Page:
Tuesday, April 07, 2009
Yeah, Sure, The Sky Is Falling. And I Feel Fine-ish.
Sometimes I sit around admiring Madeline and Avery’s little pot bellies. They stick out in the most adorable way and give them a ridiculously impossible profile, the kind of absurd dimensions where you wonder why they don’t topple over. I take a certain pride in thinking I fill those bellies up. And then a wave a panic rolls over me and I don’t see pudge but rather distention and those aren’t tummies filled with lovingly cut-up grapes and homemade chicken nuggets, they are tummies filled with gas and emptiness. Then I start poking their stomachs and continue for a while until I realize I don’t know what to feel for. What does starvation even feel like? It amazes me how quickly I can switch from “they are just fine” to “oh my god they are starving, right in front of my eyes.” This is a little insight into my daily parenting panic. And it extends in ten million directions. I am astonished at the so many ways that one can be/feel like a failure at parenting.
Starvation isn’t such a reach, based on the amount of food I find on the floor and their mercurial appetites, combined with my own peculiar food habits, which includes occasional skipped meals, a virtual food strike in the hot days of summer and a pathetic lack of protein in my life. I eat no meat but chicken, and I don’t feel bad about eating chicken anymore because I have concluded that chickens are by far the most annoying farm animal — if not animal — on the planet. This is based on recent experience. We went to a dairy farm up in Northampton (maybe Hadley) and there were these great, lumbering, almost regal-looking cows, who would walk right over to us and point their giant noses at the girls and just watch us, blinking s-l-o-w-l-y and looking like they had something to say. They seemed so kind and gentle and easy-going, like I could be friends with them, if they were human. They would be the friend who always said “I don’t care. What do YOU want to do?” I almost felt bad that I eat the occasional hamburger (that is the only beef product I eat), but then I think how tasty cows are, sandwiched between a fresh bun, with lots of ketchup and mustard and sour pickles and red onions, and I get over it. They also give us milk, which gives us cheese, which truly is nature’s candy. And don’t even get me started on ice cream. Cows are great.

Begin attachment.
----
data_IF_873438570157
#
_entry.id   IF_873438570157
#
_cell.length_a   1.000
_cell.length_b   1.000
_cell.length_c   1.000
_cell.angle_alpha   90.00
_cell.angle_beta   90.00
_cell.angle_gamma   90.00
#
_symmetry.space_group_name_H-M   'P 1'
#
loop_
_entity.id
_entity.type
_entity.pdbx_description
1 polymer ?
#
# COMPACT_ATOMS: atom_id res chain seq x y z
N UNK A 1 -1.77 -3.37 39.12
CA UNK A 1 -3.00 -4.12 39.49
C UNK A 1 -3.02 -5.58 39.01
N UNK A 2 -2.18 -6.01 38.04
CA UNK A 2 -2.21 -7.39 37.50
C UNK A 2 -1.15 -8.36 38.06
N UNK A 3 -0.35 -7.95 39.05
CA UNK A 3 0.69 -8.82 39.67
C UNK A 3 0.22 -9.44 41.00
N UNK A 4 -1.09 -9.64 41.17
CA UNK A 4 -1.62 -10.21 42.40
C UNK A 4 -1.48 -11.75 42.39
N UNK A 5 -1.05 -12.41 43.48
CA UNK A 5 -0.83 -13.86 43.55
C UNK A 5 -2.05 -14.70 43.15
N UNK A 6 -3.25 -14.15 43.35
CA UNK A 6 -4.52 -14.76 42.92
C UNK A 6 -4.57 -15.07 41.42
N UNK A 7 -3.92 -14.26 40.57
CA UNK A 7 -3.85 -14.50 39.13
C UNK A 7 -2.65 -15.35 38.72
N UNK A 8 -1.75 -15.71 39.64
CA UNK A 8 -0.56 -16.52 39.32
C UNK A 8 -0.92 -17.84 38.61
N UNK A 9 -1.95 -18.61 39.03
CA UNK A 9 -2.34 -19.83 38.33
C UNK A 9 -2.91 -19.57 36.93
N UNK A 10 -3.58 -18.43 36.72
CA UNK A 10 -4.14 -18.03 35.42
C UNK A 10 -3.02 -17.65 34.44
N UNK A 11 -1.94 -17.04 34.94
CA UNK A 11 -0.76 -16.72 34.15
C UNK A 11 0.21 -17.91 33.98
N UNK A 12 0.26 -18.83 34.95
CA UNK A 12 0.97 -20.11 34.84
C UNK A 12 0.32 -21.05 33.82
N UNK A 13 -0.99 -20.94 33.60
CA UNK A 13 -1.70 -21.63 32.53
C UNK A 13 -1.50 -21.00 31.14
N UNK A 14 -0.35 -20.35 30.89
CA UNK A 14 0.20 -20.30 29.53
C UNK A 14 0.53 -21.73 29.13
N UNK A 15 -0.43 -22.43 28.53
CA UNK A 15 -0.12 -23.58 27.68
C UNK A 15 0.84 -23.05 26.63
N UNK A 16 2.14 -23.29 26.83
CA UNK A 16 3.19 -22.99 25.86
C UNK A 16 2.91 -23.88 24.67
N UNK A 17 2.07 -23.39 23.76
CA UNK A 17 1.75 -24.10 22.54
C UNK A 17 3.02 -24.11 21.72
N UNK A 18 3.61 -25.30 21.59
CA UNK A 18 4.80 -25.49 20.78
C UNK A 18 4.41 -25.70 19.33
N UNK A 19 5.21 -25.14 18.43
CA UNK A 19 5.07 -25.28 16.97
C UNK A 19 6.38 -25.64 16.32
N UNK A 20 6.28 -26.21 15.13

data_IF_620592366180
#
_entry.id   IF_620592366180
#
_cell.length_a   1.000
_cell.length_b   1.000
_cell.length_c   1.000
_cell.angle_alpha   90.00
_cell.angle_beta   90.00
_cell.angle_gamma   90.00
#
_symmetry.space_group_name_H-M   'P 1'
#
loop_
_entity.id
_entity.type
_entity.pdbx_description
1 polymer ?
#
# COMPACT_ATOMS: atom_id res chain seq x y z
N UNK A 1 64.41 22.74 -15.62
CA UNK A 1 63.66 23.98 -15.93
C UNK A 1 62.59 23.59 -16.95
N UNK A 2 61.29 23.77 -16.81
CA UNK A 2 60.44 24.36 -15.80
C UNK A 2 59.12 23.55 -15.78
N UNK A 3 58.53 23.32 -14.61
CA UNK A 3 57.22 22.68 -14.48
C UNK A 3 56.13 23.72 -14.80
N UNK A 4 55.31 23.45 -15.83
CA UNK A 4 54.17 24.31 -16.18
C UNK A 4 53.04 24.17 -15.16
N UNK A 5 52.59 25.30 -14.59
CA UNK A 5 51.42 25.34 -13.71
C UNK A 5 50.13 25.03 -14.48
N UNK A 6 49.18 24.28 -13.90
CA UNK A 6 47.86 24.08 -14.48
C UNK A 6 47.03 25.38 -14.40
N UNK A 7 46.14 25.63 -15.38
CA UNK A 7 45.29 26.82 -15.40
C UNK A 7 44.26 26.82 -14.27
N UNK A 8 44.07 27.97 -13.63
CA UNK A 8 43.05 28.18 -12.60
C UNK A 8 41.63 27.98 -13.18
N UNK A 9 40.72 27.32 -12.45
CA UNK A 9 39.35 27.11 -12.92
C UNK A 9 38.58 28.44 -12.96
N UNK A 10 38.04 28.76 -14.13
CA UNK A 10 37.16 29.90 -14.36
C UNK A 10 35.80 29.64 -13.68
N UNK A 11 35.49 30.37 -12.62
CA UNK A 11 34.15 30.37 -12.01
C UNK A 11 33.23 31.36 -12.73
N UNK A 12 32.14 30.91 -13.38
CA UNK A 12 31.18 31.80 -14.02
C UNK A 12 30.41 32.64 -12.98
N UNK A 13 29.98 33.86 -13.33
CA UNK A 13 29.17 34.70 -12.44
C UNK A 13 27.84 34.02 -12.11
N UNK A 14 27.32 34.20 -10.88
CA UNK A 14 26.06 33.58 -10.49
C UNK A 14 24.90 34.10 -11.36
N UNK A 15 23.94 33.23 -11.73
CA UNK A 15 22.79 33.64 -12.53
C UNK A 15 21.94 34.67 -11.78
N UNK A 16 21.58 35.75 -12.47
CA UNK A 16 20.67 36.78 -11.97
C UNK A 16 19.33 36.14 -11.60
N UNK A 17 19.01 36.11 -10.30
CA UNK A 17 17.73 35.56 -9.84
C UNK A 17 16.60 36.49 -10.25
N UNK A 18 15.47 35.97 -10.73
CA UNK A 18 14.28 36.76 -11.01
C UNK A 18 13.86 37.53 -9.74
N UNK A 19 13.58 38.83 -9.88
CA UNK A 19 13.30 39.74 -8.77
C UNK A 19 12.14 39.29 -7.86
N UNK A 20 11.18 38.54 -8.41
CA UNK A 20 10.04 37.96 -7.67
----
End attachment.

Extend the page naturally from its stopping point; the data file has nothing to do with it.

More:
But chickens are just plain annoying. First of all, they live up to their names of running around like a chicken with its head cut off. Have they no sense of direction? Do they exist in a constant state of dizziness? Watching them makes me weary. Second, they tried on several occasions during the above mentioned farm visit to lead my over-excited girls into traffic. I’m not kidding. The chickens ran for the road, with my girls hot on the heels, and then the chickens make a sharp turn, back to safety, while my still-not-good-at-banking girls headed straight into the road. Were it not for us scooping them up and bringing them back to the safety of the grass, the girls would keep running into the street. Evil chickens. So I no longer feel bad that I eat chicken. And I will eat more of them tomorrow. With delicious white wine cream sauce.